“Jallad provides no citation to any case law or statute that prohibits insurance companies from obtaining electronic signatures for tort waiver forms. Further, Progressive responds that electronic signatures are permissible under both federal and Pennsylvania state law. See 15 U.S.C. § 7001; 73 P.S. § 2260.305. Accordingly, Jallad’s argument is without merit.”

Next, Judge Kelly ruled that Proressive’s use of a PRO reviews of Jallad’s medical records did not, as a matter of law, constitute bad faith:

“Pennsylvania law provides that “[i]nsurers shall contract jointly or separately with any peer review organization established for the purpose of evaluating treatment, health care services, products or accommodations provided to any injured person” and “[s]uch evaluation shall be for the purpose of confirming that such treatment, products, services or accommodations conform to the professional standards of performance and are medically necessary.” 75 Pa. Cons. Stat. § 1797(b)(1). Under the circumstances presented here, we fail to see how sending medical documentation to a PRO to determine whether medical treatment conforms to the professional standards of performance or is medically necessary amounts to bad faith.”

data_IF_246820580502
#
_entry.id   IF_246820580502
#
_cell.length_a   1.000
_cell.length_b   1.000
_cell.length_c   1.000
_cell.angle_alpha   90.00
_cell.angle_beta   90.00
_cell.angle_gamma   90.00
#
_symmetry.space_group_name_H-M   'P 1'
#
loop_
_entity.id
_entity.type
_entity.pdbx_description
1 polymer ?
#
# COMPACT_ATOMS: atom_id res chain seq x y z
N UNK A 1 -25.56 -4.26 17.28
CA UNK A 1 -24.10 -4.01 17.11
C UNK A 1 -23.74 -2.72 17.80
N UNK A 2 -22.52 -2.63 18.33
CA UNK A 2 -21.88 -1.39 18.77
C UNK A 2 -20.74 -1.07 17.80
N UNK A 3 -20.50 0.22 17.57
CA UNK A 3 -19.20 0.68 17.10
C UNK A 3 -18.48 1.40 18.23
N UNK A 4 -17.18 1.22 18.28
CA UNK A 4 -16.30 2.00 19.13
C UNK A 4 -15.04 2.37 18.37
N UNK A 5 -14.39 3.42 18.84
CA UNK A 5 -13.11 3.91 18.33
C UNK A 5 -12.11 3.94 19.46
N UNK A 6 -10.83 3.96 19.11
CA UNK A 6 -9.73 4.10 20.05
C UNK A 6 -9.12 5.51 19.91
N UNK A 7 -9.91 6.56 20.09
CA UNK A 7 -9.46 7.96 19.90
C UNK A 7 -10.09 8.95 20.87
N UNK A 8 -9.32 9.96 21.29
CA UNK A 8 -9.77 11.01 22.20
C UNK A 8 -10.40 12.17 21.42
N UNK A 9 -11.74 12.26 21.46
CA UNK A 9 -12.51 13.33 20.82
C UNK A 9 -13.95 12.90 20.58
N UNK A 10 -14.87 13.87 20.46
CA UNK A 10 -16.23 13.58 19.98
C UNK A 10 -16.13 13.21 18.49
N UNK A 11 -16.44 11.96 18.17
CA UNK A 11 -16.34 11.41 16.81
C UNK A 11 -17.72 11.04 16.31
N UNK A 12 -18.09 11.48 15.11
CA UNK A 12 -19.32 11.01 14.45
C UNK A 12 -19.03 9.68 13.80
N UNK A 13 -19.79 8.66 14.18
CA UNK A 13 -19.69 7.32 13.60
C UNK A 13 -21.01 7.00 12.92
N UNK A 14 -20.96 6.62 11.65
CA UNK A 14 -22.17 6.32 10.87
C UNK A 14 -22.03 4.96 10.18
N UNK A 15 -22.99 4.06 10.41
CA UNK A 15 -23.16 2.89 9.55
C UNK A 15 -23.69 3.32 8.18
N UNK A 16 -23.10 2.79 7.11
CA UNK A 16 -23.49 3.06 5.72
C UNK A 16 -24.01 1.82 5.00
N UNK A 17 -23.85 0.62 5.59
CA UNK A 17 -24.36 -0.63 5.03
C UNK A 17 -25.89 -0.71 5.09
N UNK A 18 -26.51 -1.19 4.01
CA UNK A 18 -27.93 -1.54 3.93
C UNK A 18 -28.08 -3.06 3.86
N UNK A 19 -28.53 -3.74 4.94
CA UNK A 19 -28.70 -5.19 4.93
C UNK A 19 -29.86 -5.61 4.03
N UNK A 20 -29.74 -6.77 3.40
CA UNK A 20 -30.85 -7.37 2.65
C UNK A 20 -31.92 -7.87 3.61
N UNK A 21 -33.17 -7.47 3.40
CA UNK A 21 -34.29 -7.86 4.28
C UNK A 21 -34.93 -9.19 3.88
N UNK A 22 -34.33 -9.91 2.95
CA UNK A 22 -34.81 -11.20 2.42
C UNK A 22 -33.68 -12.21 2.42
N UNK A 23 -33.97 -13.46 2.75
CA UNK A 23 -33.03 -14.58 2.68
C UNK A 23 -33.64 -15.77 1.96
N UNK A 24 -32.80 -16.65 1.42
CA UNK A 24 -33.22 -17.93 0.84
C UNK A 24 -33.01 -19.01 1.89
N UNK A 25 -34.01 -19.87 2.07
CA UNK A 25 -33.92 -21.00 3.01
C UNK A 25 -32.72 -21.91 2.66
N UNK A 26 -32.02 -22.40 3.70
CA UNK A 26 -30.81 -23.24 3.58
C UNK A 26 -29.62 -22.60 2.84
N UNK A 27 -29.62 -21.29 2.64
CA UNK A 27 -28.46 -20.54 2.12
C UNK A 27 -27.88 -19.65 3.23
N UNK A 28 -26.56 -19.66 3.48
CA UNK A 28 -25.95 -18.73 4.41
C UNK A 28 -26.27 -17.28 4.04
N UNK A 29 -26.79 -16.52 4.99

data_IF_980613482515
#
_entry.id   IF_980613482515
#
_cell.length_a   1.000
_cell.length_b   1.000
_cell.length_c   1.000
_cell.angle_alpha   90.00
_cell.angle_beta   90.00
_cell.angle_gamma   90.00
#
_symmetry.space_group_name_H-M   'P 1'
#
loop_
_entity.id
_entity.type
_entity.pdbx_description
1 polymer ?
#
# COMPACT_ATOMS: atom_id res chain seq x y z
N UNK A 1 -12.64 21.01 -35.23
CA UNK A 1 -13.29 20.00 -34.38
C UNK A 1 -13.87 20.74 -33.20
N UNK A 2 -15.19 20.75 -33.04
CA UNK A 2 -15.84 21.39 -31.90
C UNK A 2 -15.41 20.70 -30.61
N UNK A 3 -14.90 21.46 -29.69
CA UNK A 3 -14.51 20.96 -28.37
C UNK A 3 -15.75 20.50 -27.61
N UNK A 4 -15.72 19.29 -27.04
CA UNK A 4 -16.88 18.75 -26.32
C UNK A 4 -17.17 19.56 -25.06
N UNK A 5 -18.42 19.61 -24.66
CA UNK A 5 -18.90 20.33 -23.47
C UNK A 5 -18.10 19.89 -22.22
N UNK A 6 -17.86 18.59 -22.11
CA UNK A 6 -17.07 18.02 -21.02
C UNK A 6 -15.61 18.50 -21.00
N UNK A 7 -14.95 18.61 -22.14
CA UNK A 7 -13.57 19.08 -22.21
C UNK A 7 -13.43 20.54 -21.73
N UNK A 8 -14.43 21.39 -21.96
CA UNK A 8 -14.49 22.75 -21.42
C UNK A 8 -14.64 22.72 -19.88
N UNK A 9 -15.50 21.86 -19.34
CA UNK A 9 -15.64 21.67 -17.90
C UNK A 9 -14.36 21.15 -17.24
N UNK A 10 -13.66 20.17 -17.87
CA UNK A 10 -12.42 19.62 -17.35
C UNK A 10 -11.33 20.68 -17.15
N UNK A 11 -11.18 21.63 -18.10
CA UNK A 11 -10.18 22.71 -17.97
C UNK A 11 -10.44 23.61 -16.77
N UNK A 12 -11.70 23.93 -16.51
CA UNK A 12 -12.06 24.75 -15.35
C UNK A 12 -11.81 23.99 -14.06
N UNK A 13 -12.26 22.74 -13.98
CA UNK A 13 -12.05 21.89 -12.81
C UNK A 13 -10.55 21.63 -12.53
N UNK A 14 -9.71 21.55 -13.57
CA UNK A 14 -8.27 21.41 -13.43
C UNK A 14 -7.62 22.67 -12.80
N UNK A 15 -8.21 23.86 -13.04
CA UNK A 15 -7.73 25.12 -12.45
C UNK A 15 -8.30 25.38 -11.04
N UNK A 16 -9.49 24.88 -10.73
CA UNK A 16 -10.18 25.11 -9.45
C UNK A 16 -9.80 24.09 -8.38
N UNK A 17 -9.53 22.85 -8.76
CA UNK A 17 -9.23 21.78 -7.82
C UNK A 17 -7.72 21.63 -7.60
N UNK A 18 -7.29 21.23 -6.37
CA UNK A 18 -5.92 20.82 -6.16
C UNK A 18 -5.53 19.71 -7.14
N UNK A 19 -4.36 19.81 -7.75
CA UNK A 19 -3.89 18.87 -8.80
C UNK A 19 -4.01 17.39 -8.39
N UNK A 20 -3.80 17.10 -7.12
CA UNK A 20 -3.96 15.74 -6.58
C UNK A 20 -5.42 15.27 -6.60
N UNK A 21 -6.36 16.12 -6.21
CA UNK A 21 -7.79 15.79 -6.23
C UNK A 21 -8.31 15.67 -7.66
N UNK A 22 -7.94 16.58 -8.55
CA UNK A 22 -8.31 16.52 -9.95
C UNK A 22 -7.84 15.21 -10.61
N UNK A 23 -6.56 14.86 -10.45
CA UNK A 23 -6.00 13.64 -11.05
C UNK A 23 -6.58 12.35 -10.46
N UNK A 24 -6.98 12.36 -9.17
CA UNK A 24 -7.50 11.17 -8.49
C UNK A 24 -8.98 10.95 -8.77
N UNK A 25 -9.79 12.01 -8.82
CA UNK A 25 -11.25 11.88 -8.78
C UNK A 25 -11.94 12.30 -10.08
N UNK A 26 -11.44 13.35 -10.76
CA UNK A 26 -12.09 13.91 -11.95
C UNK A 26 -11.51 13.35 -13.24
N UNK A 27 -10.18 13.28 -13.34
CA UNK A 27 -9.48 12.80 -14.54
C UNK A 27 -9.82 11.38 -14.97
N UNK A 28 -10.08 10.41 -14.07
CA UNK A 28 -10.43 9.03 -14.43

The Court finally ruled that Progressive’s request for documents concerning Jallad’s wage information was appropriate, and  dismissed Jallad’s bad faith claims with prejudice.

Jallad v. Progressive Advanced Ins. Co., 2017 U.S. Dist. LEXIS 202999